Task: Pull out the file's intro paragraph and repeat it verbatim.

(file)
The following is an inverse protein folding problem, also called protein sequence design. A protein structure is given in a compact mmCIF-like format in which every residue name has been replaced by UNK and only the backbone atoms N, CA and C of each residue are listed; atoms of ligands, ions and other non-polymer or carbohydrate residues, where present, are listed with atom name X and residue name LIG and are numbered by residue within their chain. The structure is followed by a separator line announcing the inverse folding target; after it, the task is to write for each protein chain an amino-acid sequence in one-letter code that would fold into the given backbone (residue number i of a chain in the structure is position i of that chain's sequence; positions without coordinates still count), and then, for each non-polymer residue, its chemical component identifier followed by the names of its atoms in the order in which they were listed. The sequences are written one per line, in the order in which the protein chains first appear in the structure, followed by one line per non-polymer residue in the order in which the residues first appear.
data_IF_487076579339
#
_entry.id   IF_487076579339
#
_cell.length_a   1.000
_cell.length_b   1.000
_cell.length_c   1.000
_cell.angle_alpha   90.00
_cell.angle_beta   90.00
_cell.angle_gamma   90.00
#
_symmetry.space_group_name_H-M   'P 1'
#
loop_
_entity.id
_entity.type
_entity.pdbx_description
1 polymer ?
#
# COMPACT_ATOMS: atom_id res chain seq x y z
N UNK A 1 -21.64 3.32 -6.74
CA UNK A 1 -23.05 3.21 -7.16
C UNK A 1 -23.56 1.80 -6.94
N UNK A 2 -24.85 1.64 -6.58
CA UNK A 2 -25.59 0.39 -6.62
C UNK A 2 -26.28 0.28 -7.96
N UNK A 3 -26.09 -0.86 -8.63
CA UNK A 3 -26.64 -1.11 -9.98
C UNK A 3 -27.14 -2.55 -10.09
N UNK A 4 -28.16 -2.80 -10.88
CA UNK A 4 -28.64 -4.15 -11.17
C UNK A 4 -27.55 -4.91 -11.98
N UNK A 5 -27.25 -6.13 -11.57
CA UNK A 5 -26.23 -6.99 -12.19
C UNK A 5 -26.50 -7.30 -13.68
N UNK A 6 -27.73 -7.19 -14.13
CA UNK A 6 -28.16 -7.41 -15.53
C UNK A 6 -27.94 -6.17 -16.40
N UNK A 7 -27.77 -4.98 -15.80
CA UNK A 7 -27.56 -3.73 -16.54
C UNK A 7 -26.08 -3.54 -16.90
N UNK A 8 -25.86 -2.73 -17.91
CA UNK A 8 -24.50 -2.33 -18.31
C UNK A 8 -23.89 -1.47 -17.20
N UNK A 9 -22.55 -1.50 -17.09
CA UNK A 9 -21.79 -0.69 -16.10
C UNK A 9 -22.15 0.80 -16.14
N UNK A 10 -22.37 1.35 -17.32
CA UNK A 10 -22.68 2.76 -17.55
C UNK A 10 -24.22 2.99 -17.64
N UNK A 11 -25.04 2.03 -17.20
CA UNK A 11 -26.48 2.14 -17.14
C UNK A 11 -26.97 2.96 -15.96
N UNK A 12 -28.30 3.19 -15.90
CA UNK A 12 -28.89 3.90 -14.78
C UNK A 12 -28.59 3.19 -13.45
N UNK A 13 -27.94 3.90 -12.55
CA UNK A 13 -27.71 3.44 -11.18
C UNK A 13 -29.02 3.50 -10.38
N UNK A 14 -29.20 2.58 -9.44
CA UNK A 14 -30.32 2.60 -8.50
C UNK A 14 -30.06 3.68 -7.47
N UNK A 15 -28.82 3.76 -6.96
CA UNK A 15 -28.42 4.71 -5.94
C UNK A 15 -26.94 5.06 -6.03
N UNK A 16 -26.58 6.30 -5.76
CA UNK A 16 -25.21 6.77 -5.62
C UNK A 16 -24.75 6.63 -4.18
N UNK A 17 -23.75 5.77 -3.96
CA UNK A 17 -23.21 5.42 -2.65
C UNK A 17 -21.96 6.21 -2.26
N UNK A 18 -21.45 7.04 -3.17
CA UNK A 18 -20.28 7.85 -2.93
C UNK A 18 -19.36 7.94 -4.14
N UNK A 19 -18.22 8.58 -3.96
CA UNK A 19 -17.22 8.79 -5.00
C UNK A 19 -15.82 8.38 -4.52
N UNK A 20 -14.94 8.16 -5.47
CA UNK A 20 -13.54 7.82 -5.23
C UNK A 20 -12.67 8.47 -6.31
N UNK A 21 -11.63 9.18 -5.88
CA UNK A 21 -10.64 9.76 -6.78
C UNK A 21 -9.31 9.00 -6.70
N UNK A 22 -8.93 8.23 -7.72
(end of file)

The following is an inverse protein folding problem, also called protein sequence design. A protein structure is given in a compact mmCIF-like format in which every residue name has been replaced by UNK and only the backbone atoms N, CA and C of each residue are listed; atoms of ligands, ions and other non-polymer or carbohydrate residues, where present, are listed with atom name X and residue name LIG and are numbered by residue within their chain. The structure is followed by a separator line announcing the inverse folding target; after it, the task is to write for each protein chain an amino-acid sequence in one-letter code that would fold into the given backbone (residue number i of a chain in the structure is position i of that chain's sequence; positions without coordinates still count), and then, for each non-polymer residue, its chemical component identifier followed by the names of its atoms in the order in which they were listed. The sequences are written one per line, in the order in which the protein chains first appear in the structure, followed by one line per non-polymer residue in the order in which the residues first appear.